While advising PhD students, I find myself repeatedly suggesting the same tools and tricks. Since these are general-purpose technologies, the following list of resources that I regularly recommend to my students might interest others as well. Going forward, I’ll update this webpage, not this blog post.
The job market
- One year before you’ll be on the market, read John Cawley’s very comprehensive Guide and Advice For Economists on the US Junior Academic Job Market. The process will be more coherent and less intimidating if you see the big picture from the beginning.
- Give a full draft of your paper to your advisors in June. Sharing something in September is too late.
Happy new year! I’ve created a Twitter account for the blog. In addition to announcing new posts, @TradeDiversion will occasionally link to or retweet content that doesn’t warrant a full blog post. For example:
You can follow @TradeDiversion on Twitter or see the tweets in the column on the right of the blog’s frontpage, www.tradediversion.net.
I launched Trade Diversion in July 2005, six years and 1400 blog posts ago. The trade blogosphere has evolved quite a bit since then. Some authors have gone quiet; some domain registrations have lapsed. Some big names started blogging; some trade folks shifted focus to other topics. Some graduated from commenting on others’ posts to regularly producing their own; some are still going strong after all these years. My blogging has admittedly slowed as my research projects have proliferated.
On the whole, it seems that there’s been more exit than entry in the trade blogosphere over the last six years. Yes, Twitter emerged as a way to get trade policy news directly from trade reporters, but my reading list is shorter than it used to be. Have I missed new entrants? Whose blog should I be reading that isn’t already on my blogroll in the right sidebar? Please submit your recommendations in the comments section!
I think that the server switch was relatively seamless, so that those subscribing to http://www.tradediversion.net/atom.xml are still receiving the feed, but the proper URLs are now http://www.tradediversion.net/feed/atom (Atom) and http://www.tradediversion.net/feed (RSS), so it’d be best to update your subscription. Thanks for reading!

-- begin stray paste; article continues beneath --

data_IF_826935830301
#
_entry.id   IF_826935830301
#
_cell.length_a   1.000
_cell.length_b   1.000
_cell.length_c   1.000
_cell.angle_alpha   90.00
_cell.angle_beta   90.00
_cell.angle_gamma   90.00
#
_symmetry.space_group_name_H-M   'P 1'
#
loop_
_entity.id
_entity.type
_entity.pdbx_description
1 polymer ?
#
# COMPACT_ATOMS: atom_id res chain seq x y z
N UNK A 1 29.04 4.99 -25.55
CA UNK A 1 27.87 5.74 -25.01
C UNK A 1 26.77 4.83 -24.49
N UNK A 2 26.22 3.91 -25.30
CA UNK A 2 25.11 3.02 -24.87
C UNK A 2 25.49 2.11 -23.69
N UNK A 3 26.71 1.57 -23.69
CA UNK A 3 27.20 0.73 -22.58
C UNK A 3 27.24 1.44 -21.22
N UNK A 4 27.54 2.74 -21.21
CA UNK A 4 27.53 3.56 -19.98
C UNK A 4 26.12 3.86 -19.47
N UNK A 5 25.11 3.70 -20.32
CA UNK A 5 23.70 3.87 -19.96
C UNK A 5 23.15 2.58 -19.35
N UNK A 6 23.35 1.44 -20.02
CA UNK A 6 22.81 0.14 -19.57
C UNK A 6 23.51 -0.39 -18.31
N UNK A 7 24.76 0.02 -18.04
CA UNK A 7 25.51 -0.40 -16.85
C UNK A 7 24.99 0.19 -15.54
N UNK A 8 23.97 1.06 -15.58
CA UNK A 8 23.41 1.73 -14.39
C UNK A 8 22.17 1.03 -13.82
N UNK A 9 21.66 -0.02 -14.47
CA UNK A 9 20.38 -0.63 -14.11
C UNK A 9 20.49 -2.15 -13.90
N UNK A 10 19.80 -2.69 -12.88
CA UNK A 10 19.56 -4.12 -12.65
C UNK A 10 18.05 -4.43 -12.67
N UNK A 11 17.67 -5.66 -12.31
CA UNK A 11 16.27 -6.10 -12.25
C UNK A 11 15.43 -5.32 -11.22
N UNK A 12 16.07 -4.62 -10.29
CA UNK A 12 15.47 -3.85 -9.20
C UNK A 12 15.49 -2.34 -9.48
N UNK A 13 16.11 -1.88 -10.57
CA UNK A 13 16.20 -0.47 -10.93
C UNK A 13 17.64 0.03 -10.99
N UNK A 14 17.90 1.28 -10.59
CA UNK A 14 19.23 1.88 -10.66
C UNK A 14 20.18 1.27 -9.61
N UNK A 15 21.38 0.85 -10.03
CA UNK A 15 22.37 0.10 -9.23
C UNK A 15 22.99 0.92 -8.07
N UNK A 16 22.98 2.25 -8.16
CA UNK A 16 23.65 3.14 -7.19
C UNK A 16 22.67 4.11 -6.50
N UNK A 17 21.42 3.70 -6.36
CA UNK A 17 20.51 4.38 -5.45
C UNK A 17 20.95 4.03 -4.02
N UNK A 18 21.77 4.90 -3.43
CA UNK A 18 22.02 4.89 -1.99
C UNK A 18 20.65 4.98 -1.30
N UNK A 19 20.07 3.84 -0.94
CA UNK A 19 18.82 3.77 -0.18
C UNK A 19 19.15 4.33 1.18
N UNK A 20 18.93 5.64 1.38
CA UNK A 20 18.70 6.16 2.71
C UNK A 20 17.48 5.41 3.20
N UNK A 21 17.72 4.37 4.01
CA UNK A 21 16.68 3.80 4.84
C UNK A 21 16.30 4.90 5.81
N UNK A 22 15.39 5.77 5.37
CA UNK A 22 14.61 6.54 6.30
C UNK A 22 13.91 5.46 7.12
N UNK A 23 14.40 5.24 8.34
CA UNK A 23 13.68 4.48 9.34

Thanks for reading Trade Diversion. In a couple of hours, I am moving the blog to a new server and switching to WordPress, so there may be some hiccups on Tuesday. If you don’t see a new post in your RSS reader announcing a successful migration by sometime Wednesday, please check www.tradediversion.net in your browser for a status update or new RSS/XML feed.
I’ve been having some technical difficulties over the last week or so, please bear with me.
I apologize for all the repeat posts today. Some internet bug ate all my posts from the last week, so I restored them today by repeating the entries.
Ben Muse has cemented his blogosphere dominance of Korea-US FTA coverage by setting up a blog dedicated to the trade deal.
My exams are next week, but after that I promise a return to actual blogging — more than mere links and excerpts!
In the meantime, you might enjoy:
Dan Drezner & others discussing global governance at Cato Unbound.
A Business Week story on measuring productivity gains in the presence of offshoring: “But new evidence suggests that shifting production overseas has inflicted worse damage on the U.S. economy than the numbers show. BusinessWeek has learned of a gaping flaw in the way statistics treat offshoring, with serious economic and political implications. Top government statisticians now acknowledge that the problem exists, and say it could prove to be significant.” [HT: Thoma]
VoxEU, a new portal from the CEPR featuring numerous top economists, including recent columns by Paul Collier & Tony Venables, Andrew K. Rose, Simon Evenett, and others.
The recent downturn in posting has been due to my upcoming exams. I’ll continue to post links and snippets over the next few weeks, but it’s unlikely that I’ll have time for lengthy pieces. Full-scale Trade Diversion will resume in mid-June. Thanks for reading.